The Minister for Public Expenditure and Reform has replied to a letter from UNITE’s Regional Secretary, Jimmy Kelly. Jimmy asked the Minister for the Government’s estimate of the economic and budgetary impact of the proposed cuts:
‘I would like to request the Government’s estimate of the economic and fiscal impact of the proposed €1 billion in spending cuts that are being sought. In particular, we’d like to request the impact on:
- GDP growth
- GNP growth
- Employment in the economy
- Private consumption (i.e. consumer spending)
When these are factored in, we would then like the Government’s estimate of the reduction in borrowings or the General Government Deficit.’
In Minister Howlin’s reply (Reply from Minister Howlin) he only supplied information on GDP growth.
‘Model simulation conducted using the ESRI’s HERMES model suggests that a €1 billion reduction in the public service wage bill would reduce the level of economic activity by somewhere in the region of ¼ to ½ a percentage point in the short-run.’
The Minister did not give information on GNP growth (domestic economy), employment, unemployment and consumer spending. Most importantly, he didn’t provide information on the impact on the deficit. There are two things to note about the Minister’s reply.
First, given that his Department is running simulations with the ESRI model, they would have the information regarding employment, consumer spending, etc. Further, they would have estimates of the impact on the deficit.
This begs the question – why withhold the information? What is the Minister hiding? Not only in this response to UNITE, but in a lengthy article in yesterday’s Sunday Business Post, the Minister has refused to detail that actual savings the Government will achieve in this deal. This has been the mantra of Ministers throughout the process – they need savings but won’t say what the savings under this pay-cut deal will achieve.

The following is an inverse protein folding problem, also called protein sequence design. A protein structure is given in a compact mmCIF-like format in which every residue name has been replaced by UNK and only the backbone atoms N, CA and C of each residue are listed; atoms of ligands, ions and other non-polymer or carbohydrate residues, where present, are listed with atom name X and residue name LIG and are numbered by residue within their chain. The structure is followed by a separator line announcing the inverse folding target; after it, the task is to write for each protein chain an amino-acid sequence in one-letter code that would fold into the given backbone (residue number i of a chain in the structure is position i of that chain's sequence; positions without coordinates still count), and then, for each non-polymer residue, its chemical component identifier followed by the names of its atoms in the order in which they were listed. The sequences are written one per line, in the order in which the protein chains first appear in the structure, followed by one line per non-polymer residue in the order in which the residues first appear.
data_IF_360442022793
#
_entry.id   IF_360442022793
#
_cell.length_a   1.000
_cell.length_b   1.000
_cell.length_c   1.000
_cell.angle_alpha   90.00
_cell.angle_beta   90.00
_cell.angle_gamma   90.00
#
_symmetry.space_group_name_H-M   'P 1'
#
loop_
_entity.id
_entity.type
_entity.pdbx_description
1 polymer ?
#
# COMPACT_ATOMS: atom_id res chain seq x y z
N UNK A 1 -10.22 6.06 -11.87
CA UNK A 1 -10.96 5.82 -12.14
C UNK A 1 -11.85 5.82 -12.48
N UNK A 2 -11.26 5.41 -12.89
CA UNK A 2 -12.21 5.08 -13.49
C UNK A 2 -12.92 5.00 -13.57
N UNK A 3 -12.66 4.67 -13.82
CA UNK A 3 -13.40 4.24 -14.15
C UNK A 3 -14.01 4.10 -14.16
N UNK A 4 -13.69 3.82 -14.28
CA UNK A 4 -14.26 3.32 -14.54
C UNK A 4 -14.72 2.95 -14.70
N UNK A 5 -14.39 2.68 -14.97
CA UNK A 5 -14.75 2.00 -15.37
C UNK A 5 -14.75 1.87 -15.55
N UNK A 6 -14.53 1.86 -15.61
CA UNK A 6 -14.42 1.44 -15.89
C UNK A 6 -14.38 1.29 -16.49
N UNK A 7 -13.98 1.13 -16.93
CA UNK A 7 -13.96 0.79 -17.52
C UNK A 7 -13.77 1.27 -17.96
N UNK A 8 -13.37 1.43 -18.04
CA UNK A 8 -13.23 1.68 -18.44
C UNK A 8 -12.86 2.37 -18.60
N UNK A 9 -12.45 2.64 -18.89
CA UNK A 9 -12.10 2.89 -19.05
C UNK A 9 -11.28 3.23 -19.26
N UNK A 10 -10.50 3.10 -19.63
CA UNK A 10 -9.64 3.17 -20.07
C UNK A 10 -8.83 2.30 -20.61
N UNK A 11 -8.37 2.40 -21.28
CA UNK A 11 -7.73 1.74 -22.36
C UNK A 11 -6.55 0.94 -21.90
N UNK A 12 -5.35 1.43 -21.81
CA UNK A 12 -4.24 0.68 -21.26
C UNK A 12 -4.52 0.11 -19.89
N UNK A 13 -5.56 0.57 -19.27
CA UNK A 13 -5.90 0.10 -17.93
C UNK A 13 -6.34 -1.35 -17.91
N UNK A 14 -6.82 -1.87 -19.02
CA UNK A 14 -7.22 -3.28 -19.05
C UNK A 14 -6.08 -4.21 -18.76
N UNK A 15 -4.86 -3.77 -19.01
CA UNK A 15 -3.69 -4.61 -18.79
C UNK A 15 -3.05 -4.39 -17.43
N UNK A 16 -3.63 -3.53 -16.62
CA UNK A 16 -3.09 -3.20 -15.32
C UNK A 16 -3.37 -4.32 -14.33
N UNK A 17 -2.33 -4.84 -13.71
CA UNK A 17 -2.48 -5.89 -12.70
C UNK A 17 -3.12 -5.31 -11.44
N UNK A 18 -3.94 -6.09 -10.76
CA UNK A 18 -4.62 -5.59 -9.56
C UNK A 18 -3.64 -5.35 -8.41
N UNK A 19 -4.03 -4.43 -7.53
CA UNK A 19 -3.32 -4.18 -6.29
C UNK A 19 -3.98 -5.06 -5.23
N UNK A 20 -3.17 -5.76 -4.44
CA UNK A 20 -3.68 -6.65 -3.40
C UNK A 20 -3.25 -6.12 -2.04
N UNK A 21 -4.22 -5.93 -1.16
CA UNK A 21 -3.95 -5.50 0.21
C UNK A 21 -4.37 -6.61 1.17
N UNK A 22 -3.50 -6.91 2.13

Second, the one piece of information the Minister provided – the impact on GDP growth – shows that the economic impact of cutting public sector pay is more negative than previous estimates. In fact, the Government is estimating that pay cuts could be two-and-a-half times more damaging than previous ESRI estimates. If so, the pay cuts will end up saving the Government very little.
And even this admission may be an under-estimate. The Minister’s new figures are based on a model. However, there is strong evidence that models have under-estimated the actual damage austerity has inflicted on the economy and people (remember the IMF’s apology about under-estimating the impact of austerity?).
These are not just mere numbers on a page. The more deflationary a measure, the more negative impact on the economy, the more tax revenue falls and the higher unemployment costs rise. Yet, the Government, while admitting that public sector pay cuts are highly deflationary:
- Refuse to reveal their estimates of impact on jobs and domestic businesses
- Refuse to reveal how much savings will the Government will actually achieve
This is despite the fact that the Government has the information.
Why is the Government running away from this issue?